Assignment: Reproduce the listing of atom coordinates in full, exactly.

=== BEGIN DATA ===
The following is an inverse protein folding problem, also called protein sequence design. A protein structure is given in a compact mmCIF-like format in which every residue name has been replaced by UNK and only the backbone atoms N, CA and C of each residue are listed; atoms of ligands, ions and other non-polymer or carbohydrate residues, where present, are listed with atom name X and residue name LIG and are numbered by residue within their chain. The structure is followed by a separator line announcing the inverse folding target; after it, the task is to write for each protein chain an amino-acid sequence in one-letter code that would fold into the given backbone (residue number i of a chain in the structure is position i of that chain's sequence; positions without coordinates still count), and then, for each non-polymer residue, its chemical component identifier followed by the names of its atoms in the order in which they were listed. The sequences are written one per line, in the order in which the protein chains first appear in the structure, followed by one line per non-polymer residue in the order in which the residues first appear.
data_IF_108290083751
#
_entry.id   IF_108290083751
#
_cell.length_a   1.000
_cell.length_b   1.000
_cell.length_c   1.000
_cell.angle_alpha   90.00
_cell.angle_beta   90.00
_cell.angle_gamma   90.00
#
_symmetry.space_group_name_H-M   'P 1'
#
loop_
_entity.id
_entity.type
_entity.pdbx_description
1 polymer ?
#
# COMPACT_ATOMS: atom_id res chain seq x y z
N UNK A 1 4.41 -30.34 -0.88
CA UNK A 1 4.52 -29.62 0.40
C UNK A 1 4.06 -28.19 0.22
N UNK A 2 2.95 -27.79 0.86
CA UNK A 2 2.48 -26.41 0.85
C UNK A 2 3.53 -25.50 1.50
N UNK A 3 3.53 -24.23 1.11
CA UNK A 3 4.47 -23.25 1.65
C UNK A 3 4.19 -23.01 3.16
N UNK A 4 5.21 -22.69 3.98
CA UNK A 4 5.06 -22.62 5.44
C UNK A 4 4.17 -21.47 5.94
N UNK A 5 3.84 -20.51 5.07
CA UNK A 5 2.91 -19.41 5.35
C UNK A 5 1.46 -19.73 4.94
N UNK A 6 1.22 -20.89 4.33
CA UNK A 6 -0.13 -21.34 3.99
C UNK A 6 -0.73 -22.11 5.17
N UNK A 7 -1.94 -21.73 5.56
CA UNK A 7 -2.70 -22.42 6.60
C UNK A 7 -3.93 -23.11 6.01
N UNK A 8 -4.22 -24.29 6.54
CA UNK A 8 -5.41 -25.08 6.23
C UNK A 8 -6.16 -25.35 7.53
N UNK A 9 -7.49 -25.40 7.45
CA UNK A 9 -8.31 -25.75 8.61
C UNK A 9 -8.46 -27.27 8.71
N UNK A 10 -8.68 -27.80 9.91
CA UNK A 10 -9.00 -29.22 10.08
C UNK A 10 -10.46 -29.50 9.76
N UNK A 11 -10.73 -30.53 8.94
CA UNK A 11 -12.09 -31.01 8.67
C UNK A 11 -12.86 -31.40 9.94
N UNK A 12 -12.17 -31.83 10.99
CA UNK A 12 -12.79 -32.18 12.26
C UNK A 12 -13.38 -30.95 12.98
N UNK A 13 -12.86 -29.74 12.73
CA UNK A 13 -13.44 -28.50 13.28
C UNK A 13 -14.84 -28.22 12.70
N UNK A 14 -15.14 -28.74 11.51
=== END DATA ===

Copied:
The following is an inverse protein folding problem, also called protein sequence design. A protein structure is given in a compact mmCIF-like format in which every residue name has been replaced by UNK and only the backbone atoms N, CA and C of each residue are listed; atoms of ligands, ions and other non-polymer or carbohydrate residues, where present, are listed with atom name X and residue name LIG and are numbered by residue within their chain. The structure is followed by a separator line announcing the inverse folding target; after it, the task is to write for each protein chain an amino-acid sequence in one-letter code that would fold into the given backbone (residue number i of a chain in the structure is position i of that chain's sequence; positions without coordinates still count), and then, for each non-polymer residue, its chemical component identifier followed by the names of its atoms in the order in which they were listed. The sequences are written one per line, in the order in which the protein chains first appear in the structure, followed by one line per non-polymer residue in the order in which the residues first appear.
data_IF_108290083751
#
_entry.id   IF_108290083751
#
_cell.length_a   1.000
_cell.length_b   1.000
_cell.length_c   1.000
_cell.angle_alpha   90.00
_cell.angle_beta   90.00
_cell.angle_gamma   90.00
#
_symmetry.space_group_name_H-M   'P 1'
#
loop_
_entity.id
_entity.type
_entity.pdbx_description
1 polymer ?
#
# COMPACT_ATOMS: atom_id res chain seq x y z
N UNK A 1 4.41 -30.34 -0.88
CA UNK A 1 4.52 -29.62 0.40
C UNK A 1 4.06 -28.19 0.22
N UNK A 2 2.95 -27.79 0.86
CA UNK A 2 2.48 -26.41 0.85
C UNK A 2 3.53 -25.50 1.50
N UNK A 3 3.53 -24.23 1.11
CA UNK A 3 4.47 -23.25 1.65
C UNK A 3 4.19 -23.01 3.16
N UNK A 4 5.21 -22.69 3.98
CA UNK A 4 5.06 -22.62 5.44
C UNK A 4 4.17 -21.47 5.94
N UNK A 5 3.84 -20.51 5.07
CA UNK A 5 2.91 -19.41 5.35
C UNK A 5 1.46 -19.73 4.94
N UNK A 6 1.22 -20.89 4.33
CA UNK A 6 -0.13 -21.34 3.99
C UNK A 6 -0.73 -22.11 5.17
N UNK A 7 -1.94 -21.73 5.56
CA UNK A 7 -2.70 -22.42 6.60
C UNK A 7 -3.93 -23.11 6.01
N UNK A 8 -4.22 -24.29 6.54
CA UNK A 8 -5.41 -25.08 6.23
C UNK A 8 -6.16 -25.35 7.53
N UNK A 9 -7.49 -25.40 7.45
CA UNK A 9 -8.31 -25.75 8.61
C UNK A 9 -8.46 -27.27 8.71
N UNK A 10 -8.68 -27.80 9.91
CA UNK A 10 -9.00 -29.22 10.08
C UNK A 10 -10.46 -29.50 9.76
N UNK A 11 -10.73 -30.53 8.94
CA UNK A 11 -12.09 -31.01 8.67
C UNK A 11 -12.86 -31.40 9.94
N UNK A 12 -12.17 -31.83 10.99
CA UNK A 12 -12.79 -32.18 12.26
C UNK A 12 -13.38 -30.95 12.98
N UNK A 13 -12.86 -29.74 12.73
CA UNK A 13 -13.44 -28.50 13.28
C UNK A 13 -14.84 -28.22 12.70
N UNK A 14 -15.14 -28.74 11.51